This is an online course. Students are required to have a computer, access to the Internet, and a Campus Wide Login ID and password to access the course website.

LIBRARY RESOURCES: Connect From Home

Your EZproxy connection will allow you to access library resources from your computer on or off campus. For more information, go to http://services.library.ubc.ca/off-campus-access/connect-from-home/

MORE INFORMATION

Telephone: 604-822-2013, or toll-free in North America: 1-888-492-1122
Email: pro-d.educ@ubc.ca


Latest Revision on: March 22, 2017


Classroom Management

EPSE 432 (3.0) Online – Course Outline

EVALUATION

  • Weekly Discussions/Reflection topics
  • Six assignments/activities that will reflect the materials discussed in class.
  • Final Reflection Paper (3-5 pages)

DESCRIPTION

Instructional and environmental strategies for preventing and responding effectively to behaviour problems in classrooms. (UBC Calendar)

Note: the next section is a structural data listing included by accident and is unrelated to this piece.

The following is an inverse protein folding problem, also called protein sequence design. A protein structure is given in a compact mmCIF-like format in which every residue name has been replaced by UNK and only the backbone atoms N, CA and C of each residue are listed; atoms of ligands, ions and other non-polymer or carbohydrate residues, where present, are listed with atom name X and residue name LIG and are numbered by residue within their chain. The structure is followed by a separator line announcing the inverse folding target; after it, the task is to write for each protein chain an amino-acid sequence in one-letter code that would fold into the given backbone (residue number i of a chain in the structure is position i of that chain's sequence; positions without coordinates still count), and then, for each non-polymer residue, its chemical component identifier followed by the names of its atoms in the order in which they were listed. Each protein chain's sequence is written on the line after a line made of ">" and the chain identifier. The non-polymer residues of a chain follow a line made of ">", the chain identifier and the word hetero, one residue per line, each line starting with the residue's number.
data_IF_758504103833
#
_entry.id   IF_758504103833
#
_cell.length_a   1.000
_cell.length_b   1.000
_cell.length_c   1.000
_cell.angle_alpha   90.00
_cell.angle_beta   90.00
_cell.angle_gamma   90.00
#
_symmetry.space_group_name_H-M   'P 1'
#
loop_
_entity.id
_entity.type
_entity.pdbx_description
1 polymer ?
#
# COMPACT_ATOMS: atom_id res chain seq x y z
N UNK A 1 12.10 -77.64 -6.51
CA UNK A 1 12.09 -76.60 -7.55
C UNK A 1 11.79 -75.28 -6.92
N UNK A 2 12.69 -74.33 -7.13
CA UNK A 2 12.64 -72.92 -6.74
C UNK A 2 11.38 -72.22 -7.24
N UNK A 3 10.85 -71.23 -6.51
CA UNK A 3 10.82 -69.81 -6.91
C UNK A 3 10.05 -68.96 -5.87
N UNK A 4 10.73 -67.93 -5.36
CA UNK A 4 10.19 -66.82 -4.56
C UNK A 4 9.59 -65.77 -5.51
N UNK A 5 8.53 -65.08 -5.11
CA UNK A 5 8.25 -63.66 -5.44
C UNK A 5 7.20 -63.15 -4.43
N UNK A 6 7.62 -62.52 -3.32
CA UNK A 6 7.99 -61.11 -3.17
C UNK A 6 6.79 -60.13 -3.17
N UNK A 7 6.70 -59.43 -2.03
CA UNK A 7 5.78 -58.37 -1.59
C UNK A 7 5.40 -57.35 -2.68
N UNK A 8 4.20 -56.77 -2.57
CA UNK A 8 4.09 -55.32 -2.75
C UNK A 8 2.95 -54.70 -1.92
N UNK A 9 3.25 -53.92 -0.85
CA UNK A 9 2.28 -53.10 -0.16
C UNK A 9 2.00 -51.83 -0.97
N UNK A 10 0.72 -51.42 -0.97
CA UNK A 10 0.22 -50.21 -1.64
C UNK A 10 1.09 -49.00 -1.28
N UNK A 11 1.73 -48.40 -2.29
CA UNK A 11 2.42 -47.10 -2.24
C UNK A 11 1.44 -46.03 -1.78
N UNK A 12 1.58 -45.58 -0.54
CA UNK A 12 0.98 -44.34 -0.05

The central purpose of this online course is to enable you to design a positive classroom climate where you and your students can engage in meaningful learning experiences together. In order to reach this goal, we will explore a range of research supported strategies for individual, classroom and school wide behaviour support. The class will be highly interactive and experiential, providing opportunities for student discussion, skills practice and exploration of classroom management topics. Throughout the course, students will learn:  (a) important preventative strategies to avoid problem behaviour in the first place; (b) the basic functions of student behaviour; and (c) the skills to apply those principles to teaching, positive behaviour support, and the design of effective classrooms. The course is organized to prepare you to achieve success with most of your students and therefore increase the likelihood of your personal satisfaction as a teaching professional.